How to Get Promoted, The Secret of My Success, and Why Sponsors Matter
Updated: Mar 31, 2020
Disappointed you didn’t get that job promotion? Did someone under qualified get it instead? Wondering how to finally move up in your career?
If you answered “yes” to any of these questions, keep reading, because this advice will improve your career trajectory. It will also make it more fun to go into the office each day. Either way, you have nothing to lose.
The Secret of my Success
To illustrate the one technique most of us under utilize in achieving that all elusive promotion, let’s start with a movie called “The Secret of My Success” starring Michael J Fox.
This little 80’s gem is about a talented twenty-something who works his way from mail room clerk to executive chair within a just a few short months. Insert Hollywood movie magic and music montages here.
You may know the movie well, but there’s an important sub-theme crucial to moving up within any organization.
You see, it wasn’t just the hard work, dedication, or ability to put on a tie in the elevator, Michael J Fox’s meteoric rise to the executive team. Nor was it his innovation. And it most definitely had nothing to do with his height.
Michael J Fox’s character rose to the top because he had a sponsor.
And no I’m not talking about Coke or Pepsi. Or even McDonalds.
Not that kind of sponsor.
If you missed out on a promotion, and you know your work is solid, then well, there’s a good chance you failed to secure your people’s sponsor.
What is a People’s Sponsor?
Everyone needs a Peoples Sponsor. But what are they, and why do they matter?
It’s simple really. Organizations are made up of flesh and bone human beings. We’re tribal creatures. We’re not AI. Our brains struggle with vast amounts of data. Of data base results, spreadsheet queries, weekly reporting, and email threads.
Unsung hero’s, those who might quality keep your company profitable or well organized rarely step into the lime light.
So when the moment comes for your name to be mentioned at a senior leadership or executive team, the person speaking on your behalf matters the most.
In the Secret to My Success, Michael J Fox had the CEO and a few executives asking about this ideas. They had seen his work. They were intrigued by what he was capable of. Michael J Fox’s character, his ideas, were now associated with positive thoughts and emotions.
In this case the People’s Sponsor wasn’t one specific person, it was an executive team noticing him and speaking of him frequently, even when Michael J Fox’s character wasn’t in attendance.
Your Reputation Enters a Room Before you Do.
So Does Your Brand.
Your reputation is important. So is your brand. None of us are perfect. However all of us have something we’re good at, or even great at. Skills to benefit any company. Maybe you have excellent analytical skills, maybe you’re a great collaborator, maybe attention to detail is your strong point.
But how well does your boss know you? I mean you. Not your work.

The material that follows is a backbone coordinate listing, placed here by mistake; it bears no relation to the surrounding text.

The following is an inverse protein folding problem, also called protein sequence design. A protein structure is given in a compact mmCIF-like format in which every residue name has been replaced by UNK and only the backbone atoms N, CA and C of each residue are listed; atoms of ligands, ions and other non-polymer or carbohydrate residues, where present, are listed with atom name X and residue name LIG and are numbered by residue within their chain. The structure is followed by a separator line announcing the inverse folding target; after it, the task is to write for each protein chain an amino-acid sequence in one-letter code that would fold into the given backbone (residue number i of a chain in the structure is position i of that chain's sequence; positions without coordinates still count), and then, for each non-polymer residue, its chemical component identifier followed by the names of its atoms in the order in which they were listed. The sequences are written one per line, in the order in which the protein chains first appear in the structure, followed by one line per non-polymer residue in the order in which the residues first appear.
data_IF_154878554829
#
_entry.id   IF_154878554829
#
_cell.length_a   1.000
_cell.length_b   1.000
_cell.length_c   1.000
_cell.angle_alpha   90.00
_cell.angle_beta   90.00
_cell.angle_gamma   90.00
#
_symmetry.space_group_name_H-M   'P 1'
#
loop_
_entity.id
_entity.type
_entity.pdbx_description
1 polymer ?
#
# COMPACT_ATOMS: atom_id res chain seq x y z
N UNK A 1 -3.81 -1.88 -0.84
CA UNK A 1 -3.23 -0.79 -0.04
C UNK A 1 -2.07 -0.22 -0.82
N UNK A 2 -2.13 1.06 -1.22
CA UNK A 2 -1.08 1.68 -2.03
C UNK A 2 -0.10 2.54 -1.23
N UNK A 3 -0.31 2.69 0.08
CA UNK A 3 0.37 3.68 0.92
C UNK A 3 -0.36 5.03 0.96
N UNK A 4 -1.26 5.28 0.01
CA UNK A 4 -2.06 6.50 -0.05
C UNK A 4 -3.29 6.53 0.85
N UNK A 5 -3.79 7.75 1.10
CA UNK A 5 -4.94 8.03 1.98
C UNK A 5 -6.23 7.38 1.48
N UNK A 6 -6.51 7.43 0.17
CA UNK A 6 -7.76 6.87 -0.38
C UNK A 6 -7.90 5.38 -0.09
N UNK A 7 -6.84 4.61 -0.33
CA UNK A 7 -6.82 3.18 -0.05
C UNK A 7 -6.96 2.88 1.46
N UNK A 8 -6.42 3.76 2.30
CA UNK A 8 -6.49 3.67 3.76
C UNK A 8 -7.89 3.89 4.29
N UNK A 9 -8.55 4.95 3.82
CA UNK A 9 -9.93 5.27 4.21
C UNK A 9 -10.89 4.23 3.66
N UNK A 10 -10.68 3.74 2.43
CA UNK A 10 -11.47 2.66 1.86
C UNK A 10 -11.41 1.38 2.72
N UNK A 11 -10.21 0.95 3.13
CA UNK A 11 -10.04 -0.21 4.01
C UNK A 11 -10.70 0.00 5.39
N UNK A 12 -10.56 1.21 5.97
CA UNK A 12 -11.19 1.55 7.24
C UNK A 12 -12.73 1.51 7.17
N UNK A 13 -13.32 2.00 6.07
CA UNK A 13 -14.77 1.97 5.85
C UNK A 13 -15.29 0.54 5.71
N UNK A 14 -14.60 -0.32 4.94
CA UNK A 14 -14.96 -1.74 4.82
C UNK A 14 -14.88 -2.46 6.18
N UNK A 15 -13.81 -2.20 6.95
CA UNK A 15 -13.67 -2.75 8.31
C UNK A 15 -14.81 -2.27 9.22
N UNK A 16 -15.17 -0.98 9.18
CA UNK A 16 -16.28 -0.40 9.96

When your boss thinks about you, do they know who you are? Do they know what you’re capable of? Do they know your story?
At employee performance meetings most managers don’t have time or the desire to get into the details of all their employees. Instead, they do what most of do, when we think of people. We go with our gut, we go with what we can quickly remember. We focus on a feeling.
Maybe you trust an employee, maybe you don’t.
Maybe an employee is highly intelligent, but causes problems at work.
Or maybe an employee is exceptional because of that one thing they do really well.
But whatever it is, everything will boil down to a feeling.
And feelings are created by one thing and one thing only — relationships.
Want to get ahead? Create Real Relationships at Work
If you’re serious about moving upwards in the place you work, create authentic relationships with your managers and those you work in operations or in projects.
The word authentic is important here.
Ultimately real and healthy relationships are a crucial no matter what your goals of employment are.
Get to know those around you personally. Build relationships. At all levels.
Let those above, managers, executives and the like, get to know who you are, and what you’re all about.
Tell them your story. Tell them about your accomplishments. Tell them about your career goals.
Don’t worry that you’re not being modest, this is not that time for that. Don’t assume they know you and what you’ve already accomplished. Tell them.
This approach will improve your brand and build your reputation.
This approach will increase the chances your name gets mentioned at executive or leadership meetings if of course this one last piece happens…
Are you a Manager? If yes, Give your Power Away
People Sponsors, those with positions of influence, your job includes giving your power away. In the meetings the rest of the team doesn’t get invited to: give your power away.
In the sessions where you are congratulated for launching on schedule.
Give your power away.
In moments when negative comments are made about someone on your team, who’s done great work for you, protected and defend them.
Give your power away.
Let everyone on your executive team know of the sacrifices your team has made, quietly without any recognition.
Give your power away.
Ted Talk on Finding Your Sponsors, and Giving Your Power Away
A good friend Chris sent me this podcast a few weeks back which inspired this article. I hope you enjoy and share it and this idea with others.
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